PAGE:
It’s a good idea to try and keep certain things private.

For example, people have been using anonymous email services for years. These either hide your real email address, or replace it entirely for specific tasks. Folks will go one step further, setting aliases for each service they sign up to. If the mail ends up in the wild? They know there’s a good chance which service has suddenly experienced a breach.

You may well be aware of these methods for anonymising emails. But did you know similar services exist in the SMS space?

Keeping your number safe

Nobody wants to have their mobile number leaked in a database dump, or placed onto dozens of marketing lists. It’s also a lot easier to switch out an email than a number tied to a device in your pocket. Changing numbers is quite often a pain, especially when updating all of your contacts.

There are other security concerns too. Some folks may want to keep their real number away from marketers and spammers. Others may want a little added security in the form of 2FA, despite not actually having a phone. How would they go about this? 

Let’s look at one of the possible solutions, and the problems that come along with them.

How temporary number services work

This is where online anonymous SMS services come in. These are websites which offer SMS services sending messages to you, as opposed to someone else. How does this play out?

  1. You visit a “free temporary number” site, and select one of a dozen or so temporary numbers on offer. They usually offer regional numbers, so if it’s easier to use a French number, you can do that. Need one for Germany, or the UK, or even Australia? There’s likely one in there somewhere.
  2. You then use that number for whichever online service you need it for. Some examples would be confirmation codes, authentication codes, appointment confirmations, banking codes, verifying social media accounts, web logins, and more.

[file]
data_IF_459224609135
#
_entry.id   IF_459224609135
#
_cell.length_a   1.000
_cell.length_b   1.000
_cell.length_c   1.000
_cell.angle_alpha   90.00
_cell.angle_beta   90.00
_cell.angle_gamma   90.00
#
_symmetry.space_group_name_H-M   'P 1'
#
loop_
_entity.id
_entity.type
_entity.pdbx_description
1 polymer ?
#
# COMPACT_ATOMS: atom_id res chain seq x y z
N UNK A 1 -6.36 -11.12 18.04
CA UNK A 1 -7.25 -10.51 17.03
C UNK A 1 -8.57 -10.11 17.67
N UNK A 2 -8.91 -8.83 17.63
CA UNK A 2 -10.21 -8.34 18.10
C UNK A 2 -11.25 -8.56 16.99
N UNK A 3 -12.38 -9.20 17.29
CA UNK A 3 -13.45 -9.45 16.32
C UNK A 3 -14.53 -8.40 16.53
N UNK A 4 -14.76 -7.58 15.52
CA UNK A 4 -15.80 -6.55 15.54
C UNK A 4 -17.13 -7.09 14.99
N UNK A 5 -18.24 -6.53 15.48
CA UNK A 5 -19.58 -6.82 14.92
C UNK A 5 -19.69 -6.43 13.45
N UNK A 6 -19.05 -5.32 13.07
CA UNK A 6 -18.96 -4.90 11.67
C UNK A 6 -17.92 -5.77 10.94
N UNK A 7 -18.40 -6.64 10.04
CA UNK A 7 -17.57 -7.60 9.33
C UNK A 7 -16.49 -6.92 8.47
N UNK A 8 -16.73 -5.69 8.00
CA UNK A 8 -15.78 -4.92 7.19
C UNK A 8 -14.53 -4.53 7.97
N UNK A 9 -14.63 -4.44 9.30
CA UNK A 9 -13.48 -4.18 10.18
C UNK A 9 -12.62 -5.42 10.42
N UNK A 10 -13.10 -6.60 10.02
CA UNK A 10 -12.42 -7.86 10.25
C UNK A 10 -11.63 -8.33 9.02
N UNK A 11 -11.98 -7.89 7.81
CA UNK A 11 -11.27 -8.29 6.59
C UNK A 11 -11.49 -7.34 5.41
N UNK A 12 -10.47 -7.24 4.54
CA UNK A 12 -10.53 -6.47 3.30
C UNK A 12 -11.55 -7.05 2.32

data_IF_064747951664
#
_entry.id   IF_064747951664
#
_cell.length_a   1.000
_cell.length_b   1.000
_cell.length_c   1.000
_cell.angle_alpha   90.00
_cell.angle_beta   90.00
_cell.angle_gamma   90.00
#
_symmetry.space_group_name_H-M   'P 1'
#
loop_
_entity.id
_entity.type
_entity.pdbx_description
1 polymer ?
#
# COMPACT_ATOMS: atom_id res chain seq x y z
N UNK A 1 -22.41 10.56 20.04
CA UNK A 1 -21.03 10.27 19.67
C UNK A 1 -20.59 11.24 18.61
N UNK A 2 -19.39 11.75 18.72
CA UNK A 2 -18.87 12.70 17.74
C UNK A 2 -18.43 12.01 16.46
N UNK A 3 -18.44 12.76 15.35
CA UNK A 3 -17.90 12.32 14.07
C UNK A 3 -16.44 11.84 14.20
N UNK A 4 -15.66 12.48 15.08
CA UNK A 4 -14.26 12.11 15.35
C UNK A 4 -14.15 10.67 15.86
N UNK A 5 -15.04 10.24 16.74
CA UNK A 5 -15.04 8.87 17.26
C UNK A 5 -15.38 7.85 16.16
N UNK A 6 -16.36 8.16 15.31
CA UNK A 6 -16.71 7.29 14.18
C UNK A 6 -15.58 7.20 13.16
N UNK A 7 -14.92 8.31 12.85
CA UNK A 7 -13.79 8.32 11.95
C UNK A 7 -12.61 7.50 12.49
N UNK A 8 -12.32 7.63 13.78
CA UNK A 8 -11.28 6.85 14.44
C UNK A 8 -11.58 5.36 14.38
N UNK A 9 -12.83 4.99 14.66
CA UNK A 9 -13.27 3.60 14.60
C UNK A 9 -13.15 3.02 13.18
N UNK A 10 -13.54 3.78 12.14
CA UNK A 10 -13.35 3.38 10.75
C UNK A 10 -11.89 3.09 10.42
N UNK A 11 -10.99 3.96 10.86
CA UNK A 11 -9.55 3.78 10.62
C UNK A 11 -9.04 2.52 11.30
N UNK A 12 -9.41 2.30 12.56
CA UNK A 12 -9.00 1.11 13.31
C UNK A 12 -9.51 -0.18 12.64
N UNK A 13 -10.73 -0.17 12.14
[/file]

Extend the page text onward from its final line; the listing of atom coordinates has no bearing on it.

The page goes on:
3. At this point, you’re wondering “How do I actually receive messages to this number? I don’t own it and it’s not tied to my phone. I might not even own a phone. There’s also no registration or login on the site to keep track of messages sent my way. What’s the deal here?”

The deal here

Each temporary mobile number has its own page on the site you obtain it from. All of the messages sent to that number will be people wanting a code, or a pass, or a login, or a confirmation.

Those messages, for all of those people, display publicly on the number’s page.

Some services are so popular they have their own subpage on the temporary number service site. For example, there might be an Amazon page for all the Amazon messages, a Tinder page for Tinder messages etc. Whether service-specific or a more general page, they work the same way: a whole bunch of SMS messages appear, and you have to figure out which one is relevant to you and you alone.

Most services claim messages are sent as good as instantly. What this means in practice is sitting on the page for the number / service combination you’ve used. Then you wait until your desired SMS shows up.

If half a dozen generic looking messages for an Instagram verification code arrive in the space of 5 minutes, all for the same number: which one is yours? Instagram verification messages use different codes for verification, so one assumes all you can do is start punching them all in and hope for the best. This seems less than optimal.

Is this dangerous?

We must be clear: The websites we’ve seen at least reference the fact that messages sent are not private. However, the way it’s mentioned varies. It could well be buried in generic descriptions of what the site is all about. It also feels a little dissonant when some of them claim you can “keep your privacy with our free services”. The “privacy” simply extends to how careful you are in making use of the service. If you’re expecting your messages to be somehow hidden from the view of others, you’re sadly mistaken.

Anonymous SMS warning
A warning message displayed at the top of an anonymous SMS site

There are other SMS sites which do mention it prominently in red text. They also mention services should “not be used for any sensitive transactions”. Unfortunately those mentions are on FAQ or privacy pages, and seem likely to go unnoticed by many. If you don’t read those awful cookie preference popups, you likely don’t read the privacy blurbs either.

SMS codes made public

So, what are people sending? Here’s a sample:

A selection of messages that include secret codes—and text clearly urging users to keep the codes secret secret—on an anonymous SMS site